“I love the idea of it being almost anonymous, and just there,” says Bob Lukomski, artistic director and organizer of Quiet Village, an “anti-festival” presentation of ambient electronic music coming to Hasbrouck Park in New Paltz on Saturday, September 17 from 10 a.m. to 8 p.m. Unlike typical music festivals — which are all about paying attention to the performers — Quiet Village will be a day-long auditory experience where people can listen actively or just let the sound sink into the backdrop.
The ambient music will provide “a soundscape,” Lukomski explains. Or think of it as “a sonic field to simply pass through.” The experience is not so much about people gathering, he says, but more about “the sound emanating from one place where people can engage with it if they choose to, or not.” He’s looking forward to seeing the people passing by who will hear it, and not know what it is, and just listen a bit before going about their way, he adds. “For the most part, it’s about the happenstance of just being there. To just see what happens.”
Eleven acts will perform live throughout the day. Some of the performers may have CDs available to purchase, but don’t expect the typical festival set-up with food vendors and bouncy houses. The musicians will be located under the gazebo.
It’s not the sort of thing where the audience lines up early to get a good view. “It’s live performance, but we’re keeping it a little hidden so that it’s about listening, not the visuals,” says Lukomski. “It’s like stepping in the same river twice; the experience will constantly change and move along. If you’re not sure you like what you hear, come back an hour later.”
The performance roster for Quiet Village consists of electronic musicians from the Hudson Valley and beyond. New and established artists will be featured. Works are scored, improvisations, or a combination of the two. The range of approaches taken by the musicians will showcase a diversity of techniques and styles, and the family-friendly setting of Hasbrouck Park will bring a different aspect to electronic sounds usually heard within an art gallery or concert venue.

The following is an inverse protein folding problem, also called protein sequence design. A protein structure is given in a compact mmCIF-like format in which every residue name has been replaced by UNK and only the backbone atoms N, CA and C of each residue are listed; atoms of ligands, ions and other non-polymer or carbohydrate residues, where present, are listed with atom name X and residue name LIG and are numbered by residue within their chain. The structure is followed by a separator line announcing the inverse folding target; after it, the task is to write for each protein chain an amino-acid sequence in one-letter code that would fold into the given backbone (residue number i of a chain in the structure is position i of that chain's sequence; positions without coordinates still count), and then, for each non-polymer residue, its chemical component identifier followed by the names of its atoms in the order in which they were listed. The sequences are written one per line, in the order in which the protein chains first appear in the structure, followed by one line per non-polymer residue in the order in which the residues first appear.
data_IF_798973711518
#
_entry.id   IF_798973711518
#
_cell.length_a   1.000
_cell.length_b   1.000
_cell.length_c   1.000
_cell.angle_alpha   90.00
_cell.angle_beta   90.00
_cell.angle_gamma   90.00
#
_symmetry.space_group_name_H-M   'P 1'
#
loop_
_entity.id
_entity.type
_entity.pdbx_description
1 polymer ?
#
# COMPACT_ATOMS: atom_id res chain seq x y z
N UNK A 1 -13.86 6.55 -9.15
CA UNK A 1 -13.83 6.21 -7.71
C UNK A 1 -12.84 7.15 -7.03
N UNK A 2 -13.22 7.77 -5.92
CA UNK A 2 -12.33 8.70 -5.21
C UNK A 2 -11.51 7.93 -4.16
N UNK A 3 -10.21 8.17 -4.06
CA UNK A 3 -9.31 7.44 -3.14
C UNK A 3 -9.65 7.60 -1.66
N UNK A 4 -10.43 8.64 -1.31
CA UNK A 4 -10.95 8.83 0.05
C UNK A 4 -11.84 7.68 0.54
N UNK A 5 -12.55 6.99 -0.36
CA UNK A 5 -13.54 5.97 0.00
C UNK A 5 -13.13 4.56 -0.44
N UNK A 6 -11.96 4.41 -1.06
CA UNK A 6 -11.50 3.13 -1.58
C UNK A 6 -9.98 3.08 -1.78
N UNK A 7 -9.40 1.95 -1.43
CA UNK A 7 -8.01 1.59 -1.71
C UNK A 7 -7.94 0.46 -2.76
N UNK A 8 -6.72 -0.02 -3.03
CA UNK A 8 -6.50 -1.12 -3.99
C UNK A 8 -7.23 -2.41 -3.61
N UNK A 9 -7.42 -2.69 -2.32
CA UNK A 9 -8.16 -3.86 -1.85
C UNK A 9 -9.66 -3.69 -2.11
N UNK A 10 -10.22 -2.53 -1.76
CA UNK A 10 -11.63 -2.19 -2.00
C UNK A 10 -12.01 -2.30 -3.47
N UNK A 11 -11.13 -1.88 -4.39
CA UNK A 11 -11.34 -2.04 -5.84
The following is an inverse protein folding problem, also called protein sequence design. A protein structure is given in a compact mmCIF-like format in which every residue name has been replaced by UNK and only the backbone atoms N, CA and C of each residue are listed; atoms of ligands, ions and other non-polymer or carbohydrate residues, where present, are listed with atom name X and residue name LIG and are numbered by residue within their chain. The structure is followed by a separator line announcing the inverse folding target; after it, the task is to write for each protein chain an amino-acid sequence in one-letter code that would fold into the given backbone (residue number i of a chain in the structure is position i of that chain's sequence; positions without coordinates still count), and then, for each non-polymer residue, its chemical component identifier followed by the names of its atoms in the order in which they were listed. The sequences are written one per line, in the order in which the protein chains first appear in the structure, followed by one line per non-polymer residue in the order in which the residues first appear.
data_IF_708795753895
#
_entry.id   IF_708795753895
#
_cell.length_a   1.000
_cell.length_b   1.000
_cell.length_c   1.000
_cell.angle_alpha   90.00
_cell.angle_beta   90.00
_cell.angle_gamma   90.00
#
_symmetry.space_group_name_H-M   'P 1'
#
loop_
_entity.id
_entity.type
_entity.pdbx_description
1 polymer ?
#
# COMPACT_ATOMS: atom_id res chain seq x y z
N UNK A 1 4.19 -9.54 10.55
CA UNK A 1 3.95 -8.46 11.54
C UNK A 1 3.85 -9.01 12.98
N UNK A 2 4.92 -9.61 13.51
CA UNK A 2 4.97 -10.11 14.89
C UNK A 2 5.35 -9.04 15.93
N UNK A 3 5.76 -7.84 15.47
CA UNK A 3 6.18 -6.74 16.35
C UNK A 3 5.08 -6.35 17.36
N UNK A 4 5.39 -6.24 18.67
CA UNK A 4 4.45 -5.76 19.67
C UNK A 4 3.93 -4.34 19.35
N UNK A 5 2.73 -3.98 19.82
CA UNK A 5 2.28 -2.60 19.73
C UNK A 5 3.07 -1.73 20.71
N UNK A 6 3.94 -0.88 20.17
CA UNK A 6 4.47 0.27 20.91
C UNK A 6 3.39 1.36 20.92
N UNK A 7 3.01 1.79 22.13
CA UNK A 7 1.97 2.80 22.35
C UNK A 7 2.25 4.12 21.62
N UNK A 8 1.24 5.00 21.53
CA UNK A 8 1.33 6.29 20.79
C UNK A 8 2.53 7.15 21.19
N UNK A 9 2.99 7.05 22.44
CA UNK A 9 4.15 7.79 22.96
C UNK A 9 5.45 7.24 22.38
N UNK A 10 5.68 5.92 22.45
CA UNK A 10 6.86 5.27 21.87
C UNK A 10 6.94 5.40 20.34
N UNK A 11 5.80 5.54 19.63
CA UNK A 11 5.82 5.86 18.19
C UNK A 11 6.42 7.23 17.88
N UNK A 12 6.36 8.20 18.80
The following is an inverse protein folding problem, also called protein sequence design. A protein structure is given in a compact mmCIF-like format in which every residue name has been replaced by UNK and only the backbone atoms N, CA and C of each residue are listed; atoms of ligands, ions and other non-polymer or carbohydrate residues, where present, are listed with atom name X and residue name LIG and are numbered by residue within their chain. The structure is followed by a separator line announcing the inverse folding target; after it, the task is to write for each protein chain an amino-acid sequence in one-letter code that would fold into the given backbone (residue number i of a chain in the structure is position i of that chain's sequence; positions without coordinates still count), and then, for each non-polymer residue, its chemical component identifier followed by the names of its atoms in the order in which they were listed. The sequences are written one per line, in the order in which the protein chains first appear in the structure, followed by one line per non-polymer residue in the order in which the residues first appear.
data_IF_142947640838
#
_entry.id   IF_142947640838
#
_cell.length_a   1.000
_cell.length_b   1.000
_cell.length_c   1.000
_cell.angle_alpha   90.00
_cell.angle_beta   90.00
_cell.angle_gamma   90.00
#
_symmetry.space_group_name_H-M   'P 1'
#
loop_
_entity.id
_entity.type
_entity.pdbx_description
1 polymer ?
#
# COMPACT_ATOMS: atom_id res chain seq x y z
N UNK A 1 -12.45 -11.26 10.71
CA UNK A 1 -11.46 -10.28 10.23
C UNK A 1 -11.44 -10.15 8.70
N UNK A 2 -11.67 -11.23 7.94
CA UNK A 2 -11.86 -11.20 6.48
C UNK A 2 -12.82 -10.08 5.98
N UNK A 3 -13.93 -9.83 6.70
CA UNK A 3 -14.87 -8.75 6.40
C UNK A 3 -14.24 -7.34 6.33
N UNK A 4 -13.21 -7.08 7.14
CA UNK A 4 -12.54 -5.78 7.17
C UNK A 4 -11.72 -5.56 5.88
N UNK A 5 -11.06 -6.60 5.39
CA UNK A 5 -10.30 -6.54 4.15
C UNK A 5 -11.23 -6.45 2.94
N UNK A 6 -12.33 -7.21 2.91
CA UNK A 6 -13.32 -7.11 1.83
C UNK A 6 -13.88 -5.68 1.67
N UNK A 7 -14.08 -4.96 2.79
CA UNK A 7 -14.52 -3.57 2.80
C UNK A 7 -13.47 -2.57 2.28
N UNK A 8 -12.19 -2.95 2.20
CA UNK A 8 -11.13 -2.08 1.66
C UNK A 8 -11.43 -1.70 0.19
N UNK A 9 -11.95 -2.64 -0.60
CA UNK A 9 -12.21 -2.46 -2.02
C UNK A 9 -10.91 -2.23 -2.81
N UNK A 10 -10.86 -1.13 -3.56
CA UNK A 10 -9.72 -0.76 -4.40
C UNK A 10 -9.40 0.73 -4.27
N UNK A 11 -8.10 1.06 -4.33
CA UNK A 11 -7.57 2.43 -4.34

Performers will include the New Paltz-based Lukomski as well as New Paltz musician Michael Lutomski. (“But for an accident of spelling, we could be related!” says Bob.) Lutomski, with a ‘T,’ performs as “Okkoto,” working with modular synthesizers. “A lot of what he’s doing is about texture, really, and the change of sound and timbre. It’s not really drone, but more of a sweeping, subdued sound,” says Lukomski, whose own sound is more sparse, he explains, incorporating plain chant and early (pre-Baroque) music to create “a much thinner texture.”
David Mecionis is a New York City composer who works with patterns and sequences. His work is described as being more about movement than flow. New Jersey-based Beaux Eaux Trio — pronounced “Bozo Trio” — is actually a solo performer, John Korchuk, who creates his sound with a system of connected iPhones. He has been making electronic music for decades.
Cowboy and Indian from Catskill specialize in the lush sound familiar from the Chariots of Fire soundtrack by Vangelis. Nixie Unterwelt from Kerhonkson started out as more of a songwriter doing vocally based work, but now incorporates “found textures,” says Lukomski.
“It’s all over the map in terms of the different approaches the artists take. And that’s part of the fun about it. Many people think of ambient music as functional music, for yoga or meditation, but it can be diverse and wonderful. You know, we have cityscapes as well as landscapes, and music should reflect that.”
Others slated to perform are Rothwell and Mariette Papic from New York City and Oneiromantix from Saugerties. Andrew Shapiro and Absent Warrior (of Sontag Shogun) both hail from Brooklyn. Edward Ruchalski is based in Syracuse.
Quiet Village is modeled after a “beta version” of the event Lukomski hosted last year in his own New Paltz backyard. Some 40 or 50 people throughout the day came and stayed for a while. Some sat and listened intently, he says, while others had a picnic and carried on a conversation against the backdrop of ambient sound. A quilter friend who attended did some stitching while she listened, and kids playing on the swing set in the yard supplied another type of auditory component.